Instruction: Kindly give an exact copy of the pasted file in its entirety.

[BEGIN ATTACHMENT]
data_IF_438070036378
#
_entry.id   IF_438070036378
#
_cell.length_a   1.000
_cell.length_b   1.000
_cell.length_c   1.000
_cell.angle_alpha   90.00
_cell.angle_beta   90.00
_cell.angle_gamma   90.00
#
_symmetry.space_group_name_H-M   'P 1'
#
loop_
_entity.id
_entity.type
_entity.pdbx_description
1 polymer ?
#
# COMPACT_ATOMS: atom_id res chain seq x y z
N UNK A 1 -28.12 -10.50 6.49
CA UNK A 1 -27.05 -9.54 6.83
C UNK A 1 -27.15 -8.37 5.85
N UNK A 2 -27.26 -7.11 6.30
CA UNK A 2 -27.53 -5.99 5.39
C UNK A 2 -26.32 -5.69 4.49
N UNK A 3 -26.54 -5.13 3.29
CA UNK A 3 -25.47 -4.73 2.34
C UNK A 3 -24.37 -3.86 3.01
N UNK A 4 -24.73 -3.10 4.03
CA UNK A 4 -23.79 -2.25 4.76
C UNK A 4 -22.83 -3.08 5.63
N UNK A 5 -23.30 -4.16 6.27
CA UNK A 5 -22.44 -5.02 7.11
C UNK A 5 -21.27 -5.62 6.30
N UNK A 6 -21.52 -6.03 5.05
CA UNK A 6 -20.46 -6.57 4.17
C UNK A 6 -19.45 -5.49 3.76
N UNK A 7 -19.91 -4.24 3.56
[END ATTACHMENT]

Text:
data_IF_438070036378
#
_entry.id   IF_438070036378
#
_cell.length_a   1.000
_cell.length_b   1.000
_cell.length_c   1.000
_cell.angle_alpha   90.00
_cell.angle_beta   90.00
_cell.angle_gamma   90.00
#
_symmetry.space_group_name_H-M   'P 1'
#
loop_
_entity.id
_entity.type
_entity.pdbx_description
1 polymer ?
#
# COMPACT_ATOMS: atom_id res chain seq x y z
N UNK A 1 -28.12 -10.50 6.49
CA UNK A 1 -27.05 -9.54 6.83
C UNK A 1 -27.15 -8.37 5.85
N UNK A 2 -27.26 -7.11 6.30
CA UNK A 2 -27.53 -5.99 5.39
C UNK A 2 -26.32 -5.69 4.49
N UNK A 3 -26.54 -5.13 3.29
CA UNK A 3 -25.47 -4.73 2.34
C UNK A 3 -24.37 -3.86 3.01
N UNK A 4 -24.73 -3.10 4.03
CA UNK A 4 -23.79 -2.25 4.76
C UNK A 4 -22.83 -3.08 5.63
N UNK A 5 -23.30 -4.16 6.27
CA UNK A 5 -22.44 -5.02 7.11
C UNK A 5 -21.27 -5.62 6.30
N UNK A 6 -21.52 -6.03 5.05
CA UNK A 6 -20.46 -6.57 4.17
C UNK A 6 -19.45 -5.49 3.76
N UNK A 7 -19.91 -4.24 3.56